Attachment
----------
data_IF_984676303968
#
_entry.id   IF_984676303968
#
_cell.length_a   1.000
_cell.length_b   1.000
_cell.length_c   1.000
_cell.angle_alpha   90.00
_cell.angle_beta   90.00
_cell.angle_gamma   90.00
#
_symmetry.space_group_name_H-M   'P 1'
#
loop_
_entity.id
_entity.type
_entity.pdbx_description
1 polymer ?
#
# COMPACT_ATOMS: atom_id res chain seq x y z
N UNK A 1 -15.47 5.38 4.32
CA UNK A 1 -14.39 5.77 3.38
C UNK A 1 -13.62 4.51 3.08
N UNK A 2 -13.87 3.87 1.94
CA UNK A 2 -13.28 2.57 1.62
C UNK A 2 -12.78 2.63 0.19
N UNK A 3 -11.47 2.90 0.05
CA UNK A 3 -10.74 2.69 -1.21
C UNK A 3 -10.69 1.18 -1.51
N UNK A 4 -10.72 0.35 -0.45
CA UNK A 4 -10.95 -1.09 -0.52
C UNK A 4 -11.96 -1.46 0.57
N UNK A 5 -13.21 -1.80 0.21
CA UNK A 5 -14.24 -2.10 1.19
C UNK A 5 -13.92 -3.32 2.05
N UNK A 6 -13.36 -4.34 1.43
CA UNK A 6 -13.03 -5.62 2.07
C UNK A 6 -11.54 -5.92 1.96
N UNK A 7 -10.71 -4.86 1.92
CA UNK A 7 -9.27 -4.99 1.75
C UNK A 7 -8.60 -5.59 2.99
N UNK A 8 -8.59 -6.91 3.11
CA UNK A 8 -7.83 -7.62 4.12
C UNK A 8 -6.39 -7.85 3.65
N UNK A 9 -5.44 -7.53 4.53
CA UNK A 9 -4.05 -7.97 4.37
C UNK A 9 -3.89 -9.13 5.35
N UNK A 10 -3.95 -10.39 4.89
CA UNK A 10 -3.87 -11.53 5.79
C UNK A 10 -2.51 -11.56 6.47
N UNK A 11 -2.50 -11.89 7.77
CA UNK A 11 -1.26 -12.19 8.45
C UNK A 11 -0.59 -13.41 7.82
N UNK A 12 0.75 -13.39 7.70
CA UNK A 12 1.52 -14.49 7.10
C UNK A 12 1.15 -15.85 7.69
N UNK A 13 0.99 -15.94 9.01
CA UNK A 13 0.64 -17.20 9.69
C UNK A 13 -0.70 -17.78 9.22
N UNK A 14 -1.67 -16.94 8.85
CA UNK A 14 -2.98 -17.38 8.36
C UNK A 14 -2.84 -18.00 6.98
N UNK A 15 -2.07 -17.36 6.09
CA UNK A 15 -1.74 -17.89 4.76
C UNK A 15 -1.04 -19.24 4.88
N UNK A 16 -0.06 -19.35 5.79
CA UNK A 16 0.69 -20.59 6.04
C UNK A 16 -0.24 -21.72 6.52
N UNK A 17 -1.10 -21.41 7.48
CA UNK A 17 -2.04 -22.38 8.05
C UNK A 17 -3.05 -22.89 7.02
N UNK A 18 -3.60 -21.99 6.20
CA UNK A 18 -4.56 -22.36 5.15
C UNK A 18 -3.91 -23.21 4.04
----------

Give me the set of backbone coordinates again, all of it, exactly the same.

data_IF_984676303968
#
_entry.id   IF_984676303968
#
_cell.length_a   1.000
_cell.length_b   1.000
_cell.length_c   1.000
_cell.angle_alpha   90.00
_cell.angle_beta   90.00
_cell.angle_gamma   90.00
#
_symmetry.space_group_name_H-M   'P 1'
#
loop_
_entity.id
_entity.type
_entity.pdbx_description
1 polymer ?
#
# COMPACT_ATOMS: atom_id res chain seq x y z
N UNK A 1 -15.47 5.38 4.32
CA UNK A 1 -14.39 5.77 3.38
C UNK A 1 -13.62 4.51 3.08
N UNK A 2 -13.87 3.87 1.94
CA UNK A 2 -13.28 2.57 1.62
C UNK A 2 -12.78 2.63 0.19
N UNK A 3 -11.47 2.90 0.05
CA UNK A 3 -10.74 2.69 -1.21
C UNK A 3 -10.69 1.18 -1.51
N UNK A 4 -10.72 0.35 -0.45
CA UNK A 4 -10.95 -1.09 -0.52
C UNK A 4 -11.96 -1.46 0.57
N UNK A 5 -13.21 -1.80 0.21
CA UNK A 5 -14.24 -2.10 1.19
C UNK A 5 -13.92 -3.32 2.05
N UNK A 6 -13.36 -4.34 1.43
CA UNK A 6 -13.03 -5.62 2.07
C UNK A 6 -11.54 -5.92 1.96
N UNK A 7 -10.71 -4.86 1.92
CA UNK A 7 -9.27 -4.99 1.75
C UNK A 7 -8.60 -5.59 2.99
N UNK A 8 -8.59 -6.91 3.11
CA UNK A 8 -7.83 -7.62 4.12
C UNK A 8 -6.39 -7.85 3.65
N UNK A 9 -5.44 -7.53 4.53
CA UNK A 9 -4.05 -7.97 4.37
C UNK A 9 -3.89 -9.13 5.35
N UNK A 10 -3.95 -10.39 4.89
CA UNK A 10 -3.87 -11.53 5.79
C UNK A 10 -2.51 -11.56 6.47
N UNK A 11 -2.50 -11.89 7.77
CA UNK A 11 -1.26 -12.19 8.45
C UNK A 11 -0.59 -13.41 7.82
N UNK A 12 0.75 -13.39 7.70
CA UNK A 12 1.52 -14.49 7.10
C UNK A 12 1.15 -15.85 7.69
N UNK A 13 0.99 -15.94 9.01
CA UNK A 13 0.64 -17.20 9.69
C UNK A 13 -0.70 -17.78 9.22
N UNK A 14 -1.67 -16.94 8.85
CA UNK A 14 -2.98 -17.38 8.36
C UNK A 14 -2.84 -18.00 6.98
N UNK A 15 -2.07 -17.36 6.09
CA UNK A 15 -1.74 -17.89 4.76
C UNK A 15 -1.04 -19.24 4.88
N UNK A 16 -0.06 -19.35 5.79
CA UNK A 16 0.69 -20.59 6.04
C UNK A 16 -0.24 -21.72 6.52
N UNK A 17 -1.10 -21.41 7.48
CA UNK A 17 -2.04 -22.38 8.05
C UNK A 17 -3.05 -22.89 7.02
N UNK A 18 -3.60 -21.99 6.20
CA UNK A 18 -4.56 -22.36 5.15
C UNK A 18 -3.91 -23.21 4.04